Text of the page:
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Google delivers a huge blow to the Bitcoin world: No more ads

Google Bans Bitcoin

After Facebook banned ads about cryptocurrency on its products, a practice also observed in China where crypto-related ads aren’t allowed online, Google just announced that it’ll restrict adverts for certain financial products, including cryptocurrency.

In fact, ads for Bitcoin and any kind of crypto product will not be allowed on Google AdWords starting June.

“In June 2018, Google will update the Financial services policy to restrict the advertisement of Contracts for Difference, rolling spot forex, and financial spread betting,” the company said in an update on its AdWords support pages.

Google makes it clear that ads for “binary options and synonymous products” will not be allowed. The same goes for “cryptocurrencies and related content (including but not limited to initial coin offerings, cryptocurrency exchanges, cryptocurrency wallets, and cryptocurrency trading advice).”

The news will affect companies who want to advertise their crypto services online, but also aggregators and affiliates who will no longer be able to show cryptocurrency content via Adwords.

Furthermore, “advertisers offering Contracts for Difference, rolling spot forex, and financial spread betting will be required to be certified by Google before they can advertise through AdWords,” Google notes.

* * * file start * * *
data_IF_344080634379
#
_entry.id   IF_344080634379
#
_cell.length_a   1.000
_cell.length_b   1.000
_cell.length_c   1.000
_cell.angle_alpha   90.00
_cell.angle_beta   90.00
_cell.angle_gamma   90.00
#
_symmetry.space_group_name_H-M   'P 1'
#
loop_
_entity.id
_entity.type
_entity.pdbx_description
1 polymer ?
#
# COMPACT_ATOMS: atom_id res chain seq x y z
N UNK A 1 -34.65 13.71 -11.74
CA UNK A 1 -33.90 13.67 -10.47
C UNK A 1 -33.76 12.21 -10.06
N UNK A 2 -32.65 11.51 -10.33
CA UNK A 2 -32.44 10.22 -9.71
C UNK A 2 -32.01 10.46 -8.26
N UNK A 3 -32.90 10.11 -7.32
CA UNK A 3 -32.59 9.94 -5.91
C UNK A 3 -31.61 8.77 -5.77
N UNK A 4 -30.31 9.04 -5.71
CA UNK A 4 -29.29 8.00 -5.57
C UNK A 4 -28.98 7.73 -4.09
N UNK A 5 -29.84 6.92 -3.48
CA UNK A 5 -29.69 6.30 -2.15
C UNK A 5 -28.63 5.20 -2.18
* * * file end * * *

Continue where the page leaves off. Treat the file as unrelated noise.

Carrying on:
Google mentioned the move in a separate blog post about its advertising business. The company explained that it has updated its ad policies to “address ads in unregulated or speculative financial products like binary options, cryptocurrency, foreign exchange markets and contracts for difference (or CFDs).”

Google is looking to improve the overall ad experience for internet users, giving various examples of how it punished deceptive content online last year, and what it plans to do to improve the ad experience.

“Last year, we removed 320,000 publishers from our ad network for violating our publisher policies, and blacklisted nearly 90,000 websites and 700,000 mobile apps,” the company said. It also removed some two million pages for policy violations each month.

Chris Smith started writing about gadgets as a hobby, and before he knew it he was sharing his views on tech stuff with readers around the world. Whenever he's not writing about gadgets he miserably fails to stay away from them, although he desperately tries. But that's not necessarily a bad thing.